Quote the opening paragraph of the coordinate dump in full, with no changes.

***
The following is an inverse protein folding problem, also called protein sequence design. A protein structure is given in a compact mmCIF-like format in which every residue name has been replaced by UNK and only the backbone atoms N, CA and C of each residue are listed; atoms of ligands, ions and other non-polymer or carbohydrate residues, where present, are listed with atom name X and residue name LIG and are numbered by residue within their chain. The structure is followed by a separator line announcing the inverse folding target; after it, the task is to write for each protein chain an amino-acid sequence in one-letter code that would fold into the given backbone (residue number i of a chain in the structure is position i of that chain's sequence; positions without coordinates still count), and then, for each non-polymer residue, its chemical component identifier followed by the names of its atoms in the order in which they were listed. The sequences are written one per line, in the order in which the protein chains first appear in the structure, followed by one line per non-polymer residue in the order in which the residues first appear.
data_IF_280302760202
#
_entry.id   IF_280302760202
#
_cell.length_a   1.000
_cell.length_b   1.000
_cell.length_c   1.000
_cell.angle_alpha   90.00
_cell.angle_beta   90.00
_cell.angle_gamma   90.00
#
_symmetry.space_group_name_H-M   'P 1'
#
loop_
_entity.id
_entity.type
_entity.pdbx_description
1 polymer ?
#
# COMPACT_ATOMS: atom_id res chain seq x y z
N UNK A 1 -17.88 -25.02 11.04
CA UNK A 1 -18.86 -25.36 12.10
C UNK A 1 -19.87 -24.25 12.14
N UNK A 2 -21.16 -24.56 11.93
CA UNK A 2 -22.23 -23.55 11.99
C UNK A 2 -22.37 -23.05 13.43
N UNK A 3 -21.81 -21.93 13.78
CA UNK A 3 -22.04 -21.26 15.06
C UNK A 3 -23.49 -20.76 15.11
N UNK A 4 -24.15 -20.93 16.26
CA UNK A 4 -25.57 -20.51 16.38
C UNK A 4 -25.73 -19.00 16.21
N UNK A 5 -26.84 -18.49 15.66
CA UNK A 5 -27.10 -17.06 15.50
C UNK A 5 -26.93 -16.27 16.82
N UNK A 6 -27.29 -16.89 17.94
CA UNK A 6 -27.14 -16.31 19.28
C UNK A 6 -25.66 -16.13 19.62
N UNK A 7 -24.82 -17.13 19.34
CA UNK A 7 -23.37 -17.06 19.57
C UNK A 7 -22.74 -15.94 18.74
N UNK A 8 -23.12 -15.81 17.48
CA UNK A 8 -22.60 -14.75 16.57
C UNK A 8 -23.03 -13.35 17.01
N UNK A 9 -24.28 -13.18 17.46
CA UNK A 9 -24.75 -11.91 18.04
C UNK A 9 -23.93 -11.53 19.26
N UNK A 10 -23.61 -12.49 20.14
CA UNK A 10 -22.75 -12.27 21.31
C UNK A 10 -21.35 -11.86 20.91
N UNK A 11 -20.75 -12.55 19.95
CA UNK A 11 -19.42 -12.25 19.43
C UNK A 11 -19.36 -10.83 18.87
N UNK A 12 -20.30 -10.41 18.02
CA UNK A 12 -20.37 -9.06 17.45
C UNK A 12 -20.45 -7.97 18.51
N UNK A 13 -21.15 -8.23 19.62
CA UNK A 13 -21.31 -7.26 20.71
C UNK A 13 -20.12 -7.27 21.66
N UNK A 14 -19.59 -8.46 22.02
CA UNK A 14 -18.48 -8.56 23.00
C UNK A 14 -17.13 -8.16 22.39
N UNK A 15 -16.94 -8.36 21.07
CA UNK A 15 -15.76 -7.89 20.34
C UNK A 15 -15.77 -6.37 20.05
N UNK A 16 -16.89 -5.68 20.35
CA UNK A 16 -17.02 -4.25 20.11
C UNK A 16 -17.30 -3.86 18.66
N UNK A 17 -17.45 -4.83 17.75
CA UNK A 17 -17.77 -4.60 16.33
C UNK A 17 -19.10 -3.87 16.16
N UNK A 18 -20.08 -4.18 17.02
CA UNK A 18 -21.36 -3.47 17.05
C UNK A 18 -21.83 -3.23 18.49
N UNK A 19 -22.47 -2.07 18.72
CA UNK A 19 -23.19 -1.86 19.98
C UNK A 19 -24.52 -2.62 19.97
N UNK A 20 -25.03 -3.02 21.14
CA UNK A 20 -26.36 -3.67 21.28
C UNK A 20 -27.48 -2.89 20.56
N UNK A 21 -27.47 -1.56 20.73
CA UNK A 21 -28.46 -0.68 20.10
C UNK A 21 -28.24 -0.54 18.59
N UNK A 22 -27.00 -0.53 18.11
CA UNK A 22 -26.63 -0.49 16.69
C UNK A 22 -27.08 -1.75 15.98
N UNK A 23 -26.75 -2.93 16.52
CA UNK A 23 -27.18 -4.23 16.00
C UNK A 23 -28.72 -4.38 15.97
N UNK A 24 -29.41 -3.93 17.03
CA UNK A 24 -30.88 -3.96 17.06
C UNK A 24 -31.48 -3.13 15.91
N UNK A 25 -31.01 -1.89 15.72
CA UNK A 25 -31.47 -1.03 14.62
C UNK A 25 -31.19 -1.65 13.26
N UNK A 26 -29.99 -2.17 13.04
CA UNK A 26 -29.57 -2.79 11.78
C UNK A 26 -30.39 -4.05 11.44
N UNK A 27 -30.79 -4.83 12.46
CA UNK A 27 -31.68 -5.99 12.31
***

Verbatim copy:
The following is an inverse protein folding problem, also called protein sequence design. A protein structure is given in a compact mmCIF-like format in which every residue name has been replaced by UNK and only the backbone atoms N, CA and C of each residue are listed; atoms of ligands, ions and other non-polymer or carbohydrate residues, where present, are listed with atom name X and residue name LIG and are numbered by residue within their chain. The structure is followed by a separator line announcing the inverse folding target; after it, the task is to write for each protein chain an amino-acid sequence in one-letter code that would fold into the given backbone (residue number i of a chain in the structure is position i of that chain's sequence; positions without coordinates still count), and then, for each non-polymer residue, its chemical component identifier followed by the names of its atoms in the order in which they were listed. The sequences are written one per line, in the order in which the protein chains first appear in the structure, followed by one line per non-polymer residue in the order in which the residues first appear.